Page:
‘You see things; and you say Why? But I dream things that never were; and I say Why not? (George Bernard Shaw). I believe that one of the great signs of leadership is in questioning what you do, in identifying new ways of doing things and taking your team or organisation to incredible new opportunities.

 

Dear Colleague

‘You see things; and you say Why? But I dream things that never were; and I say Why not? (George Bernard Shaw). I believe that one of the great signs of leadership is in questioning what you do, in identifying new ways of doing things and taking your team or organisation to incredible new opportunities.

Leadership is something that all great engineering professionals should work on achieving.  Business and life is extraordinarily turbulent at present. And I believe we often get swept along in an organisation because we don't take control of our lives and have some mediocre manager running our lives. As we all know - engineering professionals like working in the technical area and leadership is often not on the agenda. But it should be!

Why should you bother to read further? Well; leadership is something you should actively consider engaging in more aggressively to benefit your engineering career. No matter whether you are an electrician, technician or engineer.
 
Shackleton of the Antarctic was an incredible Leader
There are incredible leaders such as Shackleton of Antarctic fame who recruited his team with the incredible advert which drew thousands of applicants(‘Men wanted for hazardous journey. Low wages, bitter cold, long hours of complete darkness. Safe return doubtful. Honour and recognition in event of success.’). But leadership is most definitely not something that only a few people have. We all have these skills to some extent – some greater than others. It is about taking ownership and driving yourself further and “working” your leadership skills in your job with greater enthusiasm and showing a stronger questioning attitude about everything you do.

However at all levels engineers and technicians need to seize ownership - drive innovation and real improvements - thus benefitting customers and increasing profits and improving your day-to-day life and those around you.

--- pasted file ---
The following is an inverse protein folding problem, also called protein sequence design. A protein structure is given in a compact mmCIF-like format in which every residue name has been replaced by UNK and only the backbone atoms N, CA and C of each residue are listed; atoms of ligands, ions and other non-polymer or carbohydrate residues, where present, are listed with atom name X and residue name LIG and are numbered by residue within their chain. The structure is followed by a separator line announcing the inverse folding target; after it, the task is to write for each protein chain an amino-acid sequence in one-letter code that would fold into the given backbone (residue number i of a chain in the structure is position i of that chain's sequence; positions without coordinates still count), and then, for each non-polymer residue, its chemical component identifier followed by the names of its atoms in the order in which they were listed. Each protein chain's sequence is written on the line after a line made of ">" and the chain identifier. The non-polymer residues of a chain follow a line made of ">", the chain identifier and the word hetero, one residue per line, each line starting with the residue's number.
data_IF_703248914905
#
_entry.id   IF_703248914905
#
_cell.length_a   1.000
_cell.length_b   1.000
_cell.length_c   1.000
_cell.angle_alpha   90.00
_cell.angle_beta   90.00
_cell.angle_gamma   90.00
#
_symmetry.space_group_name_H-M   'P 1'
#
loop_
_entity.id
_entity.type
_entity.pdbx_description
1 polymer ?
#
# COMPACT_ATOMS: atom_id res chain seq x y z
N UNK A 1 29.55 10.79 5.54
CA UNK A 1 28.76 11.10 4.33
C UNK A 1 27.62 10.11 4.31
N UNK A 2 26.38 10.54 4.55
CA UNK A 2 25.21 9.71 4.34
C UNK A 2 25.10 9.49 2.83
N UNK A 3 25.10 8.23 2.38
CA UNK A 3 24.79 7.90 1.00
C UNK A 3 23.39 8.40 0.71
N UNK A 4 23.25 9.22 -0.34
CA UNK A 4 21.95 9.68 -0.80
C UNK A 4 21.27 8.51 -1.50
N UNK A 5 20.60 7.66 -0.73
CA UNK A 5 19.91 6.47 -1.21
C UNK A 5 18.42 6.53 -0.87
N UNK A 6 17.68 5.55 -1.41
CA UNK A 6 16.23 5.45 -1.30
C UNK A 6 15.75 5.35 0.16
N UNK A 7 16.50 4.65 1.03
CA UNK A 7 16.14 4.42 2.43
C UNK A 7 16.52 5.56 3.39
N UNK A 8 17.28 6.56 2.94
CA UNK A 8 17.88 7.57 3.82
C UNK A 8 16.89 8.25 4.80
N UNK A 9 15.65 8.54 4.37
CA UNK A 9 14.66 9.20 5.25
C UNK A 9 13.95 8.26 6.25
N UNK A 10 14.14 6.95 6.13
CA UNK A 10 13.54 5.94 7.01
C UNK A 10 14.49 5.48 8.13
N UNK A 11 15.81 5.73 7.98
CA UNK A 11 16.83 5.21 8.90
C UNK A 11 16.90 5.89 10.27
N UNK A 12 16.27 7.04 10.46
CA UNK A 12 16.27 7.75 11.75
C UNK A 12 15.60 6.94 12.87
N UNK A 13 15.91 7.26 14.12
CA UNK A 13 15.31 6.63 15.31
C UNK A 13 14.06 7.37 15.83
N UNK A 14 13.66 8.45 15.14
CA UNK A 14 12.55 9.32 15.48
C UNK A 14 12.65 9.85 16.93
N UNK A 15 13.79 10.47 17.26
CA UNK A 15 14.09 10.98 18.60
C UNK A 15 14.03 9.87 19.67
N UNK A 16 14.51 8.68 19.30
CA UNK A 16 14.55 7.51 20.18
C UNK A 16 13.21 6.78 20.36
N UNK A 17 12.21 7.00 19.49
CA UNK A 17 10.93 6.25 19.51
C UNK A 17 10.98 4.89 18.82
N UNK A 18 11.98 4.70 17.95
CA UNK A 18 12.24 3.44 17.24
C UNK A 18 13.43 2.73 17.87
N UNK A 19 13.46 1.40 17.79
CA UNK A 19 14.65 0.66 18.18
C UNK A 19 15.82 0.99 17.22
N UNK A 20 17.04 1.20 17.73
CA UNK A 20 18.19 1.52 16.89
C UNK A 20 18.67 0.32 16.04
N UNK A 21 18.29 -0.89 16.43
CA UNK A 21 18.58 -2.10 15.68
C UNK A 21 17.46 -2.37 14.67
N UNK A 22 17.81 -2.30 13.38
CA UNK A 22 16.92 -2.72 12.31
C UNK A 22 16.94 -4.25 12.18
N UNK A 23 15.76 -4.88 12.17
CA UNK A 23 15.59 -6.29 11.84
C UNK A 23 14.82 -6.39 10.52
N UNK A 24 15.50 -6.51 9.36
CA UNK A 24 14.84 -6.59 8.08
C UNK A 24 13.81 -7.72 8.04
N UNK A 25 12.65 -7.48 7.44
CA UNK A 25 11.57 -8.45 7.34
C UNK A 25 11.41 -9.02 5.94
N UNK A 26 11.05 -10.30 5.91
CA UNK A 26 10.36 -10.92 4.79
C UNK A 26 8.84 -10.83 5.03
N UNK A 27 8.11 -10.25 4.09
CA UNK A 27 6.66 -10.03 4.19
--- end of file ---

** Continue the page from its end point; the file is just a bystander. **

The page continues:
There is a definite shortage of good leaders and there is thus an enormous opportunity. Obviously some of the disadvantages of being a leader is perhaps additional stress and the considerably greater responsibility in impacting on other people’s lives.

Engineers need to be influential. At all levels of an organization, engineers should play a significant role in driving innovations that will benefit customers and increase profits and opportunities for everyone.

What is leadership?
Leadership is simply the ability to get things done with a group of people. There are three key functions:

  • Develop your team (Select the right people/coach and train ‘em)
  • Motivate your team (Understand them and coach them to achieve)
  • Equip your team (direct your team as well as identify and obtain the necessary resources for them)

As far as the distinction between management and leadership? Warren Bennis says: ‘Management is getting people to do what needs to be done. Leadership is
getting people to want to do what needs to be done. Managers push. Leaders pull. Managers command. Leaders communicate.’

The following are a few reasons why you as an engineering professionals need to apply your leadership skills:

  • Being technical only is not sufficient for your career success

Technology changes all the time. And how many times have you seen someone who knows nothing about engineering taking a management or leadership position? However, your engineering know-how coupled with leadership puts you in an incredibly powerful position.

  • Leadership is far more than being a manager

Managers are often appointed. Leading and managing are often different skill sets. They may have been bumped up to a higher level as they have been so long in the organisation. You can show real leadership and technical know-how and be far more successful.

  • You can guide your less experienced peers.
  • You can provide direction to lower level engineering professionals in your organisation. And influence them in a positive way.
  • You can influence the decision makers. You understand engineering and technology better than most people and can help these high level managers make the right decisions to grow your organisation.
  • Great projects only succeed with great engineering leaders. How many mediocre managers do you know that are in charge of engineering projects? Help these managers with great leadership.
  • You get greater satisfaction (and dare I say, ‘fun and excitement’) in your day-to-day work by being a leader and showing creativity in driving your organisation to success.

Surely, you can get greater satisfaction in your career by showing imaginative new ways of taking your firm and career to new heights. Rather than being stuck in the same old way.

Yours in engineering learning

Steve

Mackay’s Musings – 31st May’16 #602
780, 293 readers – www.idc-online.com/blogs/stevemackay